In a recent article published in the Financial Review, Sam Lovick reviews whether the costs and benefits of Australia’s current approach to the COVID-19 pandemic stack up. This longer paper provides more information on the disease modelling that we used to understand what the best mode of intervention in the pandemic might be.
In a recent article published in the Financial Review, Sam Lovick reviews whether the costs and benefits of Australia’s current approach to the COVID-19 pandemic stack up. Based on our modelling, which links dynamic disease modelling and broader economic modelling, we conclude that there are alternative modes of intervention that would have a much lower […]
In a recent article published in the Financial Review, Sam Lovick estimates how much Australia is likely to spend for each life saves under the current COVID-19 interventions. He arrives at the somewhat alarming figure of $6m, much more that we are typically willing to spend to prevent an avoidable deaths.
Sam Lovick Consulting presented the following at the 7th International Conference on Infectious Disease Dynamics in December 2019. It addresses the health benefits that could arise in the US from a vaccine available at pandemic onset which is not precisely matched to the circulating strain. The modelled vaccine is sufficiently closely matched to provide some […]
A nice article on Bayesian approaches to decision making in the face of risk, including whether to get a flu jab. It mentions the famous Monty Hall (three door) problem which is the prototypical example of Bayesian analysis giving an answer that is, to some, counter-intuitive. The heart of this approach is to ‘update your probabilities […]
I mentioned in my article on influenza vaccine that there are enhanced influenza vaccines. The BBC is reporting that one such example, Fluad, will be available to at risk individuals in the UK, with appropriate funding from the NHS.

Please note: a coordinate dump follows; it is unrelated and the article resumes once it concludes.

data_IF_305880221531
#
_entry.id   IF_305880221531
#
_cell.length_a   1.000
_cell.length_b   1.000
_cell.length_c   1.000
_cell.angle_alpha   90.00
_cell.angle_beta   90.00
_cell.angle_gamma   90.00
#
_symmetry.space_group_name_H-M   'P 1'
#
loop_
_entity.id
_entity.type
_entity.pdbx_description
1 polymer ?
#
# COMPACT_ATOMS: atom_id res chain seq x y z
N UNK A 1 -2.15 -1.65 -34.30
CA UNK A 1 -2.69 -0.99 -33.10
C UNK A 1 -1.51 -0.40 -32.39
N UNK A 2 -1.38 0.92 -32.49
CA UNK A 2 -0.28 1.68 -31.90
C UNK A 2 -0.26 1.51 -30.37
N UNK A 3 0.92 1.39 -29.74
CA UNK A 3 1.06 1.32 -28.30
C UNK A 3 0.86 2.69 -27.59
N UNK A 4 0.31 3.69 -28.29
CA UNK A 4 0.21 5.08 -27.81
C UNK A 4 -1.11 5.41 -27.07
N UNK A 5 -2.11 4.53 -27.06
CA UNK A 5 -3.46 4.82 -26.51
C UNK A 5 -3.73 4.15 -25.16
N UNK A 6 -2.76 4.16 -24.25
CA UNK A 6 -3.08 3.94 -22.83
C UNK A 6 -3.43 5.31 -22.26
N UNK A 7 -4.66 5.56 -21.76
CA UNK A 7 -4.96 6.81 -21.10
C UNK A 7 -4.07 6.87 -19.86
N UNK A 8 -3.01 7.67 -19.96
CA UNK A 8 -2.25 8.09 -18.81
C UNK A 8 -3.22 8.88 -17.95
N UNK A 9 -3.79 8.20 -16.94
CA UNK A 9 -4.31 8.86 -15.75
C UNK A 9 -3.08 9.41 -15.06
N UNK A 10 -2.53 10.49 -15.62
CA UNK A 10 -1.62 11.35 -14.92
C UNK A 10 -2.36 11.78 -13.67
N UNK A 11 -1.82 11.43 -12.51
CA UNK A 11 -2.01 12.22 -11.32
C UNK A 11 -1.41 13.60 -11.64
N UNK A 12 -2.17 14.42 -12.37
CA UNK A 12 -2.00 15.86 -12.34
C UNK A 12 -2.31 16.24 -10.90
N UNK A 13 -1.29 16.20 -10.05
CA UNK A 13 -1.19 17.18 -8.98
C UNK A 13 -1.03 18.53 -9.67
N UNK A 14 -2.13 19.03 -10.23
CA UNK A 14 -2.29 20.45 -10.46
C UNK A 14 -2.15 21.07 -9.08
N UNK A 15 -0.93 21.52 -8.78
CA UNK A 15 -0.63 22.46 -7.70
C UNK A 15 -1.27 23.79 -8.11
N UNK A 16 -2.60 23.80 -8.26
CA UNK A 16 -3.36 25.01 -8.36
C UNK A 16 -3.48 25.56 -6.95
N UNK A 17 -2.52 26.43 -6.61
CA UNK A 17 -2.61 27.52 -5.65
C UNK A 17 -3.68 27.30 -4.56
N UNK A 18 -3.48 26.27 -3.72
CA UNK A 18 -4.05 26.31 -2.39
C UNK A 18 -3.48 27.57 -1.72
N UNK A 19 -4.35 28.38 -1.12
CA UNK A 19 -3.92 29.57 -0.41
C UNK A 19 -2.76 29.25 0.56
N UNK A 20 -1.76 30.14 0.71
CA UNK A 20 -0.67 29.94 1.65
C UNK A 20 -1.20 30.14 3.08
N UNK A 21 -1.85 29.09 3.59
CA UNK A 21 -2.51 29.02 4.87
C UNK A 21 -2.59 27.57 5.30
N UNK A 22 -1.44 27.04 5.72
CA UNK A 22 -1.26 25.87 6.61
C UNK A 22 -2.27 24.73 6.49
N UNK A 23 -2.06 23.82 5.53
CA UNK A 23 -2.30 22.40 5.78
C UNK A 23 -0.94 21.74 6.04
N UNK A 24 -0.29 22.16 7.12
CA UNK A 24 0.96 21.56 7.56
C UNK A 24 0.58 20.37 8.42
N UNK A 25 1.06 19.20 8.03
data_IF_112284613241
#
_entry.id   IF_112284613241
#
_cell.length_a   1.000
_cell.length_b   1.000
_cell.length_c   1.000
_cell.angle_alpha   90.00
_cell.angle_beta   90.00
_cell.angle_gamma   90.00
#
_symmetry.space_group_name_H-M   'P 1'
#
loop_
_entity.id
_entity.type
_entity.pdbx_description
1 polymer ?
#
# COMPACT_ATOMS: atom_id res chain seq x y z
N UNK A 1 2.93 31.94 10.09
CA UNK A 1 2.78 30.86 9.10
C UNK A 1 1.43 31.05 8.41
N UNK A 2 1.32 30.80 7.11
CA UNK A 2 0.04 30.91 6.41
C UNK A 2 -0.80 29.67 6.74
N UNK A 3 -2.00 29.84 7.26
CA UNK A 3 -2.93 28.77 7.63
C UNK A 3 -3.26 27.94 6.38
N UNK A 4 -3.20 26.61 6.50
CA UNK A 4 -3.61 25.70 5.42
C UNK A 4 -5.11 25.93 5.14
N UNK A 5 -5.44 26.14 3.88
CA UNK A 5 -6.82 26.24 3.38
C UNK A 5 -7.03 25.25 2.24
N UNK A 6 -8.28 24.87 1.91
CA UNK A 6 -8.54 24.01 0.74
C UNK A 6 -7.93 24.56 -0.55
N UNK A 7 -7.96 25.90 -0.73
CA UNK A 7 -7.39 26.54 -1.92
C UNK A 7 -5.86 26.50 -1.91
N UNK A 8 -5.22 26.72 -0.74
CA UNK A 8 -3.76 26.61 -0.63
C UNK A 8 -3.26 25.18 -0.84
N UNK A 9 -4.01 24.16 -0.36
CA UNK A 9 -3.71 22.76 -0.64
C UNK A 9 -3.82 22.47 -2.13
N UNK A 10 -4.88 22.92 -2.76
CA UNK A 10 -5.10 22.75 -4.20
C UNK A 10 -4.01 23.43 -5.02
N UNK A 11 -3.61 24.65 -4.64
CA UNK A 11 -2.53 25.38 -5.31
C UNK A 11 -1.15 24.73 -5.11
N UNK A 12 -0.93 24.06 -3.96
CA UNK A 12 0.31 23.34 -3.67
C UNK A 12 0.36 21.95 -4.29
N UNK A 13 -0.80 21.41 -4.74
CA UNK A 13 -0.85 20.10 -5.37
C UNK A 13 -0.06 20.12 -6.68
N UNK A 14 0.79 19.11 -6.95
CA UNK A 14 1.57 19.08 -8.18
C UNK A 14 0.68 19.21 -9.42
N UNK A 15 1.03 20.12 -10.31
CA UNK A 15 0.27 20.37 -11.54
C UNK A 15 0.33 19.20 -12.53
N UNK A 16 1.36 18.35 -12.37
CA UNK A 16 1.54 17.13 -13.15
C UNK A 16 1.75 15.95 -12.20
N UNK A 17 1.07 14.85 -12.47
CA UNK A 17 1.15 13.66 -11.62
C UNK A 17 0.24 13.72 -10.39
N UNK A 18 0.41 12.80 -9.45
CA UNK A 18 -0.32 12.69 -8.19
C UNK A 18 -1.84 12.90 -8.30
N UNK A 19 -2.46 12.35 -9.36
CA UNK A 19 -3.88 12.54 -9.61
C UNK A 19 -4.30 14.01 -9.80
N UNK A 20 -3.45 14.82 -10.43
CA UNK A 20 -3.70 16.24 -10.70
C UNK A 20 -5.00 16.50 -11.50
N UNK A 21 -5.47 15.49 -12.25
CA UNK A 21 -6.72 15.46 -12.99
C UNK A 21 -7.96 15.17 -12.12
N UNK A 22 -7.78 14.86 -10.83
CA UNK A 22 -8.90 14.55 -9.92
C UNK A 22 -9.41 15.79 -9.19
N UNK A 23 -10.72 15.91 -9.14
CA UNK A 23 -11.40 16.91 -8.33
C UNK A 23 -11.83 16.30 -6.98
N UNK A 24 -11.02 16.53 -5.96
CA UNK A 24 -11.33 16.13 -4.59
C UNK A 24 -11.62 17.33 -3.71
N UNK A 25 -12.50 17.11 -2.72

Luca Belgiorno-Nettis is the founder and a director of the newDemocracy Foundation argues entertainingly in today’s Financial Review that we should abandon election in favour of selecting parliamentary representatives by lot, as if they were jurors, going back to some of the original tenets of Greek democracy. Imagine how refreshing it would be, he says, to […]
Continuing with my broadband theme, Mitch Fifield, Communications Minister, wrote a comment piece in the Age last Thursday, 18th January “Affordable broadband is the go“. It made little sense to me. The thrust of the article was two fold. First, we must be set prices that allow the NBN to operate as a commercial business. […]
Motherboard is reporting on a Harvard paper that examines the price of broadband services in the US from the large players (referenced in this article) and provided by the community. Some interesting points emerge: US coverage of the basic broadband service ( 25 Mbps down, 3 Mbps up as defined by the FCC) is limited; prices vary […]